But it has even more ‘avoiders’, making the sort of posts that tell me they aren’t going to find success or that it is going to be a long time coming for them.

Posts like…

  • How should I account for tax on my profits?
  • Where can I get a brand logo professionally made?
  • Where can I find a virtual assistant to help with my business?
  • Which accounting software should I use?
  • How can I claim copyright on my designs?
  • How do I deal with bulk orders?

All before they have made a single sale.

I am most definitely NOT having a go at these people.

They are trying very hard – actually TOO hard – to make something work.

I am by nature the lethal combination of a perfectionist and someone with an eye for detail.

So I suffered from this ‘avoidance’ for years.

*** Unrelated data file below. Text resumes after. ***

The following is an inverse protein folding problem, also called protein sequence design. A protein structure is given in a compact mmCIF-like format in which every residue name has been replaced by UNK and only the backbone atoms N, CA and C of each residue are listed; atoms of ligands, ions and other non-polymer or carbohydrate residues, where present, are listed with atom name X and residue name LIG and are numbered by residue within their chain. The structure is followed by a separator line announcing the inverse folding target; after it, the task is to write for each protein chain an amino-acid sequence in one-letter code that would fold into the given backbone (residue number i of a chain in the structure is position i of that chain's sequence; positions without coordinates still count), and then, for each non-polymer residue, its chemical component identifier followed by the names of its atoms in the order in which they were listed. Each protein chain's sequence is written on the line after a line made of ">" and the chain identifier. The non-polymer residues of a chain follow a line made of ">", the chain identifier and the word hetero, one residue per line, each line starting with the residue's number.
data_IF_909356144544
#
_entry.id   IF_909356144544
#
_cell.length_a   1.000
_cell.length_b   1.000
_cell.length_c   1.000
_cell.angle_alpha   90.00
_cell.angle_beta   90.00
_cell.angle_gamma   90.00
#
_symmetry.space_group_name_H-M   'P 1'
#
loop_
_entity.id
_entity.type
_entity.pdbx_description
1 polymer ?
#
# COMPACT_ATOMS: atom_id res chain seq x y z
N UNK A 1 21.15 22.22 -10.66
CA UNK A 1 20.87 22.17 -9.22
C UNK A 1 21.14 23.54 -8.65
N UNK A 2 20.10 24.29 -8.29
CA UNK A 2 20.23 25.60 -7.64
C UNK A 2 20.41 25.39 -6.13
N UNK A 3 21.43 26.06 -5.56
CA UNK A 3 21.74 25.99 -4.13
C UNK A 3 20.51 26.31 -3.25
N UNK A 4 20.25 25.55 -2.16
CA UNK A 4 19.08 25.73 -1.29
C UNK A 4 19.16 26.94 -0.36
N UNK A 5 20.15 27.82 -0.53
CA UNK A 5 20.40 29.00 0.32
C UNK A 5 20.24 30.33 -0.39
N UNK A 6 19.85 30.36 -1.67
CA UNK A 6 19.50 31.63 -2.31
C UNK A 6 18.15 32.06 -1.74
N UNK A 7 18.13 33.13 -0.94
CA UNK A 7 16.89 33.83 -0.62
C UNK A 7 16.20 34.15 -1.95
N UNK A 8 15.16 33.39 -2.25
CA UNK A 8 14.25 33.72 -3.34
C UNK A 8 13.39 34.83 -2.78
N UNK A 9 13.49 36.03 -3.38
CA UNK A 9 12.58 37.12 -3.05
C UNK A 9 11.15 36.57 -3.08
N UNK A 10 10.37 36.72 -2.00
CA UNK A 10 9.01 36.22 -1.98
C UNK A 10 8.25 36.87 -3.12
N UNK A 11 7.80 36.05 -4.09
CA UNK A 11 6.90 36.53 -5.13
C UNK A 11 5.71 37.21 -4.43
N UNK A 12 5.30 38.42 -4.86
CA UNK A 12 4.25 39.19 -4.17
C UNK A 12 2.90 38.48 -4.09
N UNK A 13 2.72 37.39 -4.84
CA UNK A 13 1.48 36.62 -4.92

Then I met one of my early mentors.

He used to answer every one of this type of question with…

“Have you made any money with it yet?”

“No”.

“Then shut the (swear word) up and get on with it!”

I humbly offer the same advice to you should you ever find yourself ‘avoiding’.

But enough already!

The purpose of this email is NOT to recommend you get into ecommerce.

It is to find something that floats your particular boat and then give it a genuine go.

That means setting aside a few hours a week to work on it and committing to that for a sensible period of time.

I signed up to ecommerce for 2 hours a week for 3 months.

Then use that time to take real action that will get you real results.

If you find yourself ‘avoiding’, tell yourself to “shut the (swear word) up and get on with it”.

EinsteinOne of my favourite quotes is from Einstein who said that the definition of insanity is doing the same things over and over again and expecting different results.

So my best advice for 2017 is to look back at what you did during 2016 and, if it didn’t work, try something different!

I wish you every success in the coming year.